“Back in the day, before we got into coffee, my family was third-generation dairy farmers,” he says. “My brother and I were in a place that we had to adapt to a change. That meant selling the cows and doing something different. What seemed devastating at the time was a blessing. The objective is to find the seedling of the equivalent advantage and realize it’s an opportunity.”
The opportunity was that coffee cart. The brothers wanted to be near the main shopping center but ended up downtown. It worked. And the original store that came out of it remains in business to this day.
Boersma credits those early years with his brother Dane, who died of Lou Gehrig’s disease in 2009, and his parents with building the foundation for Dutch Bros.
“Mom and Dad demonstrated love regularly,” he says.
His brother, who Boersma still refers to as “the wise man,” mentored him through the business expansion, leading by example.
“He was my brother and business partner and he was my best friend,” Boersma says of Dane. “He exemplified it. He didn’t just preach it. He walked it.”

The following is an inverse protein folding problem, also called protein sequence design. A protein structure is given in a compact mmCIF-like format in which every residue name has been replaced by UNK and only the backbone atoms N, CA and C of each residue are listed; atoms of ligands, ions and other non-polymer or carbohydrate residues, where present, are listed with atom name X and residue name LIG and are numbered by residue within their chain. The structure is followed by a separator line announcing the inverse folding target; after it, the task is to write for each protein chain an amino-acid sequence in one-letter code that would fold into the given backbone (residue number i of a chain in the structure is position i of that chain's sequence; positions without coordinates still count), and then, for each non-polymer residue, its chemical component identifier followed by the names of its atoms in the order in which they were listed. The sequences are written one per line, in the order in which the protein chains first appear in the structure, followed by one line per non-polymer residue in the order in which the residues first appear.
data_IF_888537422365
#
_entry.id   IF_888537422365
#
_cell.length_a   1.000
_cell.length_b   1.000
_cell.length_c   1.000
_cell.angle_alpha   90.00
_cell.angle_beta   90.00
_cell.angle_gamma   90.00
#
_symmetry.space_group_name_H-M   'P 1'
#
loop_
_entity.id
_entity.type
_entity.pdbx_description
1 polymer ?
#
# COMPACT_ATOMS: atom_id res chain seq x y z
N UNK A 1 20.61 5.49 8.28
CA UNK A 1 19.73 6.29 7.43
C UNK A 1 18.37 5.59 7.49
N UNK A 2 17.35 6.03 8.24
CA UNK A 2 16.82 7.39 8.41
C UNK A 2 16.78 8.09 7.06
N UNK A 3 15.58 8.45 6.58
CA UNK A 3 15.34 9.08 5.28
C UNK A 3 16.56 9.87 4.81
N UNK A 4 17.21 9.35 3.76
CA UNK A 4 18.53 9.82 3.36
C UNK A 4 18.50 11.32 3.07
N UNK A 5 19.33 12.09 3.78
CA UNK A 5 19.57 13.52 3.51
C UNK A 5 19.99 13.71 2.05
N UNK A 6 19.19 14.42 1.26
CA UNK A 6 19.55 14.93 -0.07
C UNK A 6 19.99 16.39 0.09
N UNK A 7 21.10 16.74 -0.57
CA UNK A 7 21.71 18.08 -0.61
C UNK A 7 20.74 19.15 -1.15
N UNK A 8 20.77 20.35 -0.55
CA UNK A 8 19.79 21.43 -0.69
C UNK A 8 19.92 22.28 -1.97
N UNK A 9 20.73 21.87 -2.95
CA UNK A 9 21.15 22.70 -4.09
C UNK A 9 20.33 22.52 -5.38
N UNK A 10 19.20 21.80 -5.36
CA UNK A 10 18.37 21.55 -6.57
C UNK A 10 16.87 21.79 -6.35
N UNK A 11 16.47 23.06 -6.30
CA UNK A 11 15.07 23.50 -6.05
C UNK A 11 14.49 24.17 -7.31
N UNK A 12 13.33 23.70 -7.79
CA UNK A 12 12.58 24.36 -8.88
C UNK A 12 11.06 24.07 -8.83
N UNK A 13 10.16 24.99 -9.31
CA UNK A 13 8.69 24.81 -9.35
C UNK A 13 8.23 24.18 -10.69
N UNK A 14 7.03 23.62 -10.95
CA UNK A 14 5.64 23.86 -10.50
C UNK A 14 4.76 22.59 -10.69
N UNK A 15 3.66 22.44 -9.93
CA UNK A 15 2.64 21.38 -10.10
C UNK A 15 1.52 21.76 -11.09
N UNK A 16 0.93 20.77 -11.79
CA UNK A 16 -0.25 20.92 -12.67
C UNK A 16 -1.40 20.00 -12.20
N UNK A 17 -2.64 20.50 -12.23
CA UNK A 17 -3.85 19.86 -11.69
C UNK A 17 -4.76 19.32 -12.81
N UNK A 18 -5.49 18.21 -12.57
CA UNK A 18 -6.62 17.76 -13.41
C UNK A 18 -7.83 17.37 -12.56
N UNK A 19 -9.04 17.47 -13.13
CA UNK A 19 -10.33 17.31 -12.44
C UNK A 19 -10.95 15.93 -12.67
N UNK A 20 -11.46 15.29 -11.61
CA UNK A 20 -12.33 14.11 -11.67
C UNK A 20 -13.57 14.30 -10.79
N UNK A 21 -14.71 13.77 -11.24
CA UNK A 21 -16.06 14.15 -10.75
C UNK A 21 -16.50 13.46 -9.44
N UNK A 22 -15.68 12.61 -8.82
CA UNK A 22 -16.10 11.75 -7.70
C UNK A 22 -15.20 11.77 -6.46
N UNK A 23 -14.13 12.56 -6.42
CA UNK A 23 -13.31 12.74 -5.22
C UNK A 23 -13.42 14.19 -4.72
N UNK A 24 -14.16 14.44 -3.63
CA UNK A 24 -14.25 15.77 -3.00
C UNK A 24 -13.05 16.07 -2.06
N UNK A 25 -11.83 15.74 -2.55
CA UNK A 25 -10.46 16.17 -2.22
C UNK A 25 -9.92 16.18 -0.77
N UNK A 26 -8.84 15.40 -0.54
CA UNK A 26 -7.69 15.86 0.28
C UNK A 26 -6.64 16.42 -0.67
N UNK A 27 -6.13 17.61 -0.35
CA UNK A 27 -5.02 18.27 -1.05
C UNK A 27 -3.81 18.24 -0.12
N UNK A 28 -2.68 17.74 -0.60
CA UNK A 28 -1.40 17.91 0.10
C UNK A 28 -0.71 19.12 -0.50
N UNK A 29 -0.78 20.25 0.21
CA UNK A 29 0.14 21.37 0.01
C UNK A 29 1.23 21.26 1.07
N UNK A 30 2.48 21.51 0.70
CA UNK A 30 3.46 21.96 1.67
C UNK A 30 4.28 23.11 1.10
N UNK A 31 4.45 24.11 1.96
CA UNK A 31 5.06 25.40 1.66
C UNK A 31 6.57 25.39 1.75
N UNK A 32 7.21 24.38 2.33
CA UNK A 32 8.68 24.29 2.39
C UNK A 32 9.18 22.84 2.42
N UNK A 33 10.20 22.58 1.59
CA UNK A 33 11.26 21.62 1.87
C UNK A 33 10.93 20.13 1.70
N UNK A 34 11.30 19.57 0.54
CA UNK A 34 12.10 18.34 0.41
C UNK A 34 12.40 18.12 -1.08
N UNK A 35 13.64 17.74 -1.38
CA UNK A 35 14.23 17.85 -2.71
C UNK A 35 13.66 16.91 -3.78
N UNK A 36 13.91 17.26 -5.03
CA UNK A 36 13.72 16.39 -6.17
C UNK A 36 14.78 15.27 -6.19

Growing the love
Together they set a course for expansion that would honor first Dutch Bros.—affectionately called DB by everyone in the company including the founder—core product of love. They are far more than talking points but a real culture, Boersma insists, for himself, the franchise owners, the corporate staff and the barista’s themselves.
“Culture is never-ending journey and a focus of never arriving,” he says. “The customer experience is everything. The employees and people involved in every area of the business are responsible for providing that experience. The coffee is the product they come for, but they come back for the people—the interactions and the feeling. Generally it’s a day-in and day-out experience.”